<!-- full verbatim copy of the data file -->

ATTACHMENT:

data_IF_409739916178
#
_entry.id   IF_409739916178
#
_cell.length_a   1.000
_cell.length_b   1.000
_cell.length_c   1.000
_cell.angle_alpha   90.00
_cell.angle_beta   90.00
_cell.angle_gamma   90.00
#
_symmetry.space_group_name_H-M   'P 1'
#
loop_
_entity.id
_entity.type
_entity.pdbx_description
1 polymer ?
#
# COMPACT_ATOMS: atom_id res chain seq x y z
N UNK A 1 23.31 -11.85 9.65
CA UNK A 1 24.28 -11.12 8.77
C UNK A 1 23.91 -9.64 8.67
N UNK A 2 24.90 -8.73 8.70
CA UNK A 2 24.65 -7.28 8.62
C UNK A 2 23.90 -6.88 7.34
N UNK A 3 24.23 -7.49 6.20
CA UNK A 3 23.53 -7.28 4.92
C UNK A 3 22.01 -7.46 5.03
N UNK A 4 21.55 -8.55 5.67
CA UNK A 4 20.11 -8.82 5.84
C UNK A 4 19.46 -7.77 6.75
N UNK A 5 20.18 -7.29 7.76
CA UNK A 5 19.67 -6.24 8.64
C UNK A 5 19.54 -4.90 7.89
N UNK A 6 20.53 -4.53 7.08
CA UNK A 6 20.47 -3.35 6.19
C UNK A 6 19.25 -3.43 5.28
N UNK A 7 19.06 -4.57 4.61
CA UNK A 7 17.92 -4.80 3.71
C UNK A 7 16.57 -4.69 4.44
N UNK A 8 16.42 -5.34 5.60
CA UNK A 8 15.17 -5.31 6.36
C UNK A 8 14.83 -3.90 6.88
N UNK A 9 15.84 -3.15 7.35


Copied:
data_IF_409739916178
#
_entry.id   IF_409739916178
#
_cell.length_a   1.000
_cell.length_b   1.000
_cell.length_c   1.000
_cell.angle_alpha   90.00
_cell.angle_beta   90.00
_cell.angle_gamma   90.00
#
_symmetry.space_group_name_H-M   'P 1'
#
loop_
_entity.id
_entity.type
_entity.pdbx_description
1 polymer ?
#
# COMPACT_ATOMS: atom_id res chain seq x y z
N UNK A 1 23.31 -11.85 9.65
CA UNK A 1 24.28 -11.12 8.77
C UNK A 1 23.91 -9.64 8.67
N UNK A 2 24.90 -8.73 8.70
CA UNK A 2 24.65 -7.28 8.62
C UNK A 2 23.90 -6.88 7.34
N UNK A 3 24.23 -7.49 6.20
CA UNK A 3 23.53 -7.28 4.92
C UNK A 3 22.01 -7.46 5.03
N UNK A 4 21.55 -8.55 5.67
CA UNK A 4 20.11 -8.82 5.84
C UNK A 4 19.46 -7.77 6.75
N UNK A 5 20.18 -7.29 7.76
CA UNK A 5 19.67 -6.24 8.64
C UNK A 5 19.54 -4.90 7.89
N UNK A 6 20.53 -4.53 7.08
CA UNK A 6 20.47 -3.35 6.19
C UNK A 6 19.25 -3.43 5.28
N UNK A 7 19.06 -4.57 4.61
CA UNK A 7 17.92 -4.80 3.71
C UNK A 7 16.57 -4.69 4.44
N UNK A 8 16.42 -5.34 5.60
CA UNK A 8 15.17 -5.31 6.36
C UNK A 8 14.83 -3.90 6.88
N UNK A 9 15.84 -3.15 7.35